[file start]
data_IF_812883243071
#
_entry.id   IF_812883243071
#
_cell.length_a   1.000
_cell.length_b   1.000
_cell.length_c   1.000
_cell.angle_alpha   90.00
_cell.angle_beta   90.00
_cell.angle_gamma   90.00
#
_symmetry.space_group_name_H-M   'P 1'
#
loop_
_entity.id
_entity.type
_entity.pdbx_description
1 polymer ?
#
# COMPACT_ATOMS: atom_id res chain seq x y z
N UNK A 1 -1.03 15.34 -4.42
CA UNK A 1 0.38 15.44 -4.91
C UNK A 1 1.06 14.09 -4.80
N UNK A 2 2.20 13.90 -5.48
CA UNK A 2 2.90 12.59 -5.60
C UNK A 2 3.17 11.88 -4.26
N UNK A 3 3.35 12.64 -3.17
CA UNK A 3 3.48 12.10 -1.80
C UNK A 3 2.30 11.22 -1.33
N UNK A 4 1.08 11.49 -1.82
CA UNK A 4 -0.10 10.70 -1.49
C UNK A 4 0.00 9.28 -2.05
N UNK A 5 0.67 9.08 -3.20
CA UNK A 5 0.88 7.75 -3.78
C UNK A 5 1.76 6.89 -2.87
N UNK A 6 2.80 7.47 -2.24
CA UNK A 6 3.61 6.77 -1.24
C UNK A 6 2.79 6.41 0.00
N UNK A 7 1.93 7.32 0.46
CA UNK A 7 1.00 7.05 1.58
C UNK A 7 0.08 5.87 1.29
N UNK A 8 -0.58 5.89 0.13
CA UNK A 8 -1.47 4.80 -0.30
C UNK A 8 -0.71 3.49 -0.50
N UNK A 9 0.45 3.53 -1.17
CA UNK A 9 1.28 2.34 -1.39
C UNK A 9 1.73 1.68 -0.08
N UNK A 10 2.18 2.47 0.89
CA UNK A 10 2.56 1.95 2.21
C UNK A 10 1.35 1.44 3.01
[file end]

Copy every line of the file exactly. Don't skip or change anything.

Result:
data_IF_812883243071
#
_entry.id   IF_812883243071
#
_cell.length_a   1.000
_cell.length_b   1.000
_cell.length_c   1.000
_cell.angle_alpha   90.00
_cell.angle_beta   90.00
_cell.angle_gamma   90.00
#
_symmetry.space_group_name_H-M   'P 1'
#
loop_
_entity.id
_entity.type
_entity.pdbx_description
1 polymer ?
#
# COMPACT_ATOMS: atom_id res chain seq x y z
N UNK A 1 -1.03 15.34 -4.42
CA UNK A 1 0.38 15.44 -4.91
C UNK A 1 1.06 14.09 -4.80
N UNK A 2 2.20 13.90 -5.48
CA UNK A 2 2.90 12.59 -5.60
C UNK A 2 3.17 11.88 -4.26
N UNK A 3 3.35 12.64 -3.17
CA UNK A 3 3.48 12.10 -1.80
C UNK A 3 2.30 11.22 -1.33
N UNK A 4 1.08 11.49 -1.82
CA UNK A 4 -0.10 10.70 -1.49
C UNK A 4 0.00 9.28 -2.05
N UNK A 5 0.67 9.08 -3.20
CA UNK A 5 0.88 7.75 -3.78
C UNK A 5 1.76 6.89 -2.87
N UNK A 6 2.80 7.47 -2.24
CA UNK A 6 3.61 6.77 -1.24
C UNK A 6 2.79 6.41 0.00
N UNK A 7 1.93 7.32 0.46
CA UNK A 7 1.00 7.05 1.58
C UNK A 7 0.08 5.87 1.29
N UNK A 8 -0.58 5.89 0.13
CA UNK A 8 -1.47 4.80 -0.30
C UNK A 8 -0.71 3.49 -0.50
N UNK A 9 0.45 3.53 -1.17
CA UNK A 9 1.28 2.34 -1.39
C UNK A 9 1.73 1.68 -0.08
N UNK A 10 2.18 2.47 0.89
CA UNK A 10 2.56 1.95 2.21
C UNK A 10 1.35 1.44 3.01